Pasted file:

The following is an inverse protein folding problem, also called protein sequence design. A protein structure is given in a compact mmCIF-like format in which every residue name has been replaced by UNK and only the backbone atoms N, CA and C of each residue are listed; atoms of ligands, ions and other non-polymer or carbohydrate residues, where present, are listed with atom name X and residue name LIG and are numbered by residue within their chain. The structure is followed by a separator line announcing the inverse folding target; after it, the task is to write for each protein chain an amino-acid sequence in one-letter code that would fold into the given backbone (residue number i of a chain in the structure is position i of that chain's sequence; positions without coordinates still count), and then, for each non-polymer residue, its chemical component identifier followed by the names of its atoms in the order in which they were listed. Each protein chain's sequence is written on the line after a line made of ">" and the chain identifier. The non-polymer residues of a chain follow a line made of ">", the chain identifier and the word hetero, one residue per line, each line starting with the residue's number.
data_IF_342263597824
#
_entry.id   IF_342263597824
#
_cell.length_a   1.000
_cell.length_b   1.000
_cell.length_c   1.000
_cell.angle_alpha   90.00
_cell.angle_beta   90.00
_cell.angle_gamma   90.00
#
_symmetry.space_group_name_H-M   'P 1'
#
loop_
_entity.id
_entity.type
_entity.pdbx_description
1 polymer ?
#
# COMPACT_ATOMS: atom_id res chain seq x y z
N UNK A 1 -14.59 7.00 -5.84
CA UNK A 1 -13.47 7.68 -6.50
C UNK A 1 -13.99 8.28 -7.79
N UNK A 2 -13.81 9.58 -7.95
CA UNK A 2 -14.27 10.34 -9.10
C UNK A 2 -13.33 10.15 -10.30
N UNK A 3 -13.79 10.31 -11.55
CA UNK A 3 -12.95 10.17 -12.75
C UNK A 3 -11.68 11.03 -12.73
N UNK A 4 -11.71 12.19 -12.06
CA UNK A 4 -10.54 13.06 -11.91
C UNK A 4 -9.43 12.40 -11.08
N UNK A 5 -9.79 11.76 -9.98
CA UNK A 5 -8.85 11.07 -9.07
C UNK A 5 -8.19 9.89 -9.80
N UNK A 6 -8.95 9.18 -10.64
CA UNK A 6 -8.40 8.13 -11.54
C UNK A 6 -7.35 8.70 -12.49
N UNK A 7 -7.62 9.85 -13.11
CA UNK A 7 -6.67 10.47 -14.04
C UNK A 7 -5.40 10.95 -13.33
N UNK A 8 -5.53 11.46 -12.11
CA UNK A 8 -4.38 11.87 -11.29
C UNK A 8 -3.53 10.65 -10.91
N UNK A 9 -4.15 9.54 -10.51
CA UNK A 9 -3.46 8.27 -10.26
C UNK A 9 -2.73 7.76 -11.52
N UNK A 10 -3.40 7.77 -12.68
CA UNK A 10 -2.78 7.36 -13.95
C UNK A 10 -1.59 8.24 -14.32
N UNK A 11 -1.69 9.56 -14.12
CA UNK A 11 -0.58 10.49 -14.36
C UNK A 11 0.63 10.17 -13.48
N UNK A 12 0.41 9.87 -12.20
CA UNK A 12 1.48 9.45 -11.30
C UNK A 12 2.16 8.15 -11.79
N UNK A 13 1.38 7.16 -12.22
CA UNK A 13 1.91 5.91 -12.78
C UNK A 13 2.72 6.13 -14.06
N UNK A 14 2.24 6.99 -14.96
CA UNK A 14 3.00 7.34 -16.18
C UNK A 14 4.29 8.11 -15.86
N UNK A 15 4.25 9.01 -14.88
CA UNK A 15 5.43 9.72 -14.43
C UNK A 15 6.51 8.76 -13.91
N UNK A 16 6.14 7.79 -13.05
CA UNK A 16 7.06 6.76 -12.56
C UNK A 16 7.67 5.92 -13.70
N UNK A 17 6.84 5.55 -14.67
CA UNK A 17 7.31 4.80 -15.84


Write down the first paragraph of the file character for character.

The following is an inverse protein folding problem, also called protein sequence design. A protein structure is given in a compact mmCIF-like format in which every residue name has been replaced by UNK and only the backbone atoms N, CA and C of each residue are listed; atoms of ligands, ions and other non-polymer or carbohydrate residues, where present, are listed with atom name X and residue name LIG and are numbered by residue within their chain. The structure is followed by a separator line announcing the inverse folding target; after it, the task is to write for each protein chain an amino-acid sequence in one-letter code that would fold into the given backbone (residue number i of a chain in the structure is position i of that chain's sequence; positions without coordinates still count), and then, for each non-polymer residue, its chemical component identifier followed by the names of its atoms in the order in which they were listed. Each protein chain's sequence is written on the line after a line made of ">" and the chain identifier. The non-polymer residues of a chain follow a line made of ">", the chain identifier and the word hetero, one residue per line, each line starting with the residue's number.